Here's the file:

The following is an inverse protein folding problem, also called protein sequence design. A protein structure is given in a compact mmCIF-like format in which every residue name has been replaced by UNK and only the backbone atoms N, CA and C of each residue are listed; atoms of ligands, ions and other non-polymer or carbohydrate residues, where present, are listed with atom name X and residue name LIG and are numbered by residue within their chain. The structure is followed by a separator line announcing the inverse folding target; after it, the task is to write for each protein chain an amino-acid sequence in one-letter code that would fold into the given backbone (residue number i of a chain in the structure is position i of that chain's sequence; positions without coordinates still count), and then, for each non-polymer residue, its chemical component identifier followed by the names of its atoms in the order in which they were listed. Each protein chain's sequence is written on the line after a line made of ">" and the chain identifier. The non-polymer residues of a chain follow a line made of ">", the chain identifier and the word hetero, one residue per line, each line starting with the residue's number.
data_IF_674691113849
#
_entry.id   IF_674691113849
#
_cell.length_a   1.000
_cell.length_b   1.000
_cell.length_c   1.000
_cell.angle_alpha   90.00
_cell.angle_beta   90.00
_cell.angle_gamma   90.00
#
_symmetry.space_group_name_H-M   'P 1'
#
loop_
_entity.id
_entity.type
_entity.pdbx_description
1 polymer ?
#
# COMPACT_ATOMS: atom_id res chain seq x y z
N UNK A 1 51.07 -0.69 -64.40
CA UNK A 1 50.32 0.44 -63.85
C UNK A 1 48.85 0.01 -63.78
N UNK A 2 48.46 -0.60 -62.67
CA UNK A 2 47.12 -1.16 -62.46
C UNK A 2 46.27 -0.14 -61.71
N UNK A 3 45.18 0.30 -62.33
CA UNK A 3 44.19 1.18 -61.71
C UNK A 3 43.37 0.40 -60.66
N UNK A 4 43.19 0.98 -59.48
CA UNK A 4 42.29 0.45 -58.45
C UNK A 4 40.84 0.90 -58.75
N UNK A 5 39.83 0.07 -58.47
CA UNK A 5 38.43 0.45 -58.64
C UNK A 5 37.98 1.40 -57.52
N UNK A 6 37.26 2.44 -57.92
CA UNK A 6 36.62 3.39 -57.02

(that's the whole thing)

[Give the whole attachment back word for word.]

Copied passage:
The following is an inverse protein folding problem, also called protein sequence design. A protein structure is given in a compact mmCIF-like format in which every residue name has been replaced by UNK and only the backbone atoms N, CA and C of each residue are listed; atoms of ligands, ions and other non-polymer or carbohydrate residues, where present, are listed with atom name X and residue name LIG and are numbered by residue within their chain. The structure is followed by a separator line announcing the inverse folding target; after it, the task is to write for each protein chain an amino-acid sequence in one-letter code that would fold into the given backbone (residue number i of a chain in the structure is position i of that chain's sequence; positions without coordinates still count), and then, for each non-polymer residue, its chemical component identifier followed by the names of its atoms in the order in which they were listed. Each protein chain's sequence is written on the line after a line made of ">" and the chain identifier. The non-polymer residues of a chain follow a line made of ">", the chain identifier and the word hetero, one residue per line, each line starting with the residue's number.
data_IF_674691113849
#
_entry.id   IF_674691113849
#
_cell.length_a   1.000
_cell.length_b   1.000
_cell.length_c   1.000
_cell.angle_alpha   90.00
_cell.angle_beta   90.00
_cell.angle_gamma   90.00
#
_symmetry.space_group_name_H-M   'P 1'
#
loop_
_entity.id
_entity.type
_entity.pdbx_description
1 polymer ?
#
# COMPACT_ATOMS: atom_id res chain seq x y z
N UNK A 1 51.07 -0.69 -64.40
CA UNK A 1 50.32 0.44 -63.85
C UNK A 1 48.85 0.01 -63.78
N UNK A 2 48.46 -0.60 -62.67
CA UNK A 2 47.12 -1.16 -62.46
C UNK A 2 46.27 -0.14 -61.71
N UNK A 3 45.18 0.30 -62.33
CA UNK A 3 44.19 1.18 -61.71
C UNK A 3 43.37 0.40 -60.66
N UNK A 4 43.19 0.98 -59.48
CA UNK A 4 42.29 0.45 -58.45
C UNK A 4 40.84 0.90 -58.75
N UNK A 5 39.83 0.07 -58.47
CA UNK A 5 38.43 0.45 -58.64
C UNK A 5 37.98 1.40 -57.52
N UNK A 6 37.26 2.44 -57.92
CA UNK A 6 36.62 3.39 -57.02